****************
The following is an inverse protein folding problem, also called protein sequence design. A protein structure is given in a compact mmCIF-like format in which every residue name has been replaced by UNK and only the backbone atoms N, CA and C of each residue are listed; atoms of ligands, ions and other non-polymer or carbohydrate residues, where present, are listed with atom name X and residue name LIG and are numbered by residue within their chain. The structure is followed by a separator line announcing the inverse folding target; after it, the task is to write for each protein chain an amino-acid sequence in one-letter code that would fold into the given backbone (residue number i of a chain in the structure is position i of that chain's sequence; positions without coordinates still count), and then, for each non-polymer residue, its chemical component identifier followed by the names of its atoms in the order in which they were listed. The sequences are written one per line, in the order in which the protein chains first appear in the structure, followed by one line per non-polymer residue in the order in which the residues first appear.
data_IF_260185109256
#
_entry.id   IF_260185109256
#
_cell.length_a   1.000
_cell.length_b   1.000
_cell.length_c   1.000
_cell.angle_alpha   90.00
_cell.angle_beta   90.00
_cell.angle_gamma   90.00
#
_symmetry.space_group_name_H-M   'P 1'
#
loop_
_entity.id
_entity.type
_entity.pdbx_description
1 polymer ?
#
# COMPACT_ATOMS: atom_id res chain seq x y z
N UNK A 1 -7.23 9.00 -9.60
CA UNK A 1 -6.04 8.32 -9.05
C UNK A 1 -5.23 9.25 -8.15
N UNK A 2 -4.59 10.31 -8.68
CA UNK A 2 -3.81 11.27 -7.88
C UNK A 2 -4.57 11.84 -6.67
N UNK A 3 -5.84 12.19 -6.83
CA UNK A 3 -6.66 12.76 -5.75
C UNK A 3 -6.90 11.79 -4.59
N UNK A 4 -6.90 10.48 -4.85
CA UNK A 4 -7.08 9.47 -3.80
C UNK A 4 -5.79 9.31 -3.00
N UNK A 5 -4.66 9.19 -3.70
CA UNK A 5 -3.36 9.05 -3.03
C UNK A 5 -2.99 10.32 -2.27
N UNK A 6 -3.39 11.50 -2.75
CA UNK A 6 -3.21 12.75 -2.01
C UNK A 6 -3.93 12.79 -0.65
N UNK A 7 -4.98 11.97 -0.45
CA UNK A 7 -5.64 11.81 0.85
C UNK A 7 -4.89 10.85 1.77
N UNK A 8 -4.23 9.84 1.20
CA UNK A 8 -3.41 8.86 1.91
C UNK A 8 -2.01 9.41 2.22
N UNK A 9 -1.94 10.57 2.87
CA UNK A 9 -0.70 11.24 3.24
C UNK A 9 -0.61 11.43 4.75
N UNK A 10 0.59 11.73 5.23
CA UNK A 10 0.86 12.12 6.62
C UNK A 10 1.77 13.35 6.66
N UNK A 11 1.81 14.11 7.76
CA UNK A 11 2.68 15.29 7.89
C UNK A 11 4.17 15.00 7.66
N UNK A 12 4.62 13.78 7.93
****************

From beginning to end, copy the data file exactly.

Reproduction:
The following is an inverse protein folding problem, also called protein sequence design. A protein structure is given in a compact mmCIF-like format in which every residue name has been replaced by UNK and only the backbone atoms N, CA and C of each residue are listed; atoms of ligands, ions and other non-polymer or carbohydrate residues, where present, are listed with atom name X and residue name LIG and are numbered by residue within their chain. The structure is followed by a separator line announcing the inverse folding target; after it, the task is to write for each protein chain an amino-acid sequence in one-letter code that would fold into the given backbone (residue number i of a chain in the structure is position i of that chain's sequence; positions without coordinates still count), and then, for each non-polymer residue, its chemical component identifier followed by the names of its atoms in the order in which they were listed. The sequences are written one per line, in the order in which the protein chains first appear in the structure, followed by one line per non-polymer residue in the order in which the residues first appear.
data_IF_260185109256
#
_entry.id   IF_260185109256
#
_cell.length_a   1.000
_cell.length_b   1.000
_cell.length_c   1.000
_cell.angle_alpha   90.00
_cell.angle_beta   90.00
_cell.angle_gamma   90.00
#
_symmetry.space_group_name_H-M   'P 1'
#
loop_
_entity.id
_entity.type
_entity.pdbx_description
1 polymer ?
#
# COMPACT_ATOMS: atom_id res chain seq x y z
N UNK A 1 -7.23 9.00 -9.60
CA UNK A 1 -6.04 8.32 -9.05
C UNK A 1 -5.23 9.25 -8.15
N UNK A 2 -4.59 10.31 -8.68
CA UNK A 2 -3.81 11.27 -7.88
C UNK A 2 -4.57 11.84 -6.67
N UNK A 3 -5.84 12.19 -6.83
CA UNK A 3 -6.66 12.76 -5.75
C UNK A 3 -6.90 11.79 -4.59
N UNK A 4 -6.90 10.48 -4.85
CA UNK A 4 -7.08 9.47 -3.80
C UNK A 4 -5.79 9.31 -3.00
N UNK A 5 -4.66 9.19 -3.70
CA UNK A 5 -3.36 9.05 -3.03
C UNK A 5 -2.99 10.32 -2.27
N UNK A 6 -3.39 11.50 -2.75
CA UNK A 6 -3.21 12.75 -2.01
C UNK A 6 -3.93 12.79 -0.65
N UNK A 7 -4.98 11.97 -0.45
CA UNK A 7 -5.64 11.81 0.85
C UNK A 7 -4.89 10.85 1.77
N UNK A 8 -4.23 9.84 1.20
CA UNK A 8 -3.41 8.86 1.91
C UNK A 8 -2.01 9.41 2.22
N UNK A 9 -1.94 10.57 2.87
CA UNK A 9 -0.70 11.24 3.24
C UNK A 9 -0.61 11.43 4.75
N UNK A 10 0.59 11.73 5.23
CA UNK A 10 0.86 12.12 6.62
C UNK A 10 1.77 13.35 6.66
N UNK A 11 1.81 14.11 7.76
CA UNK A 11 2.68 15.29 7.89
C UNK A 11 4.17 15.00 7.66
N UNK A 12 4.62 13.78 7.93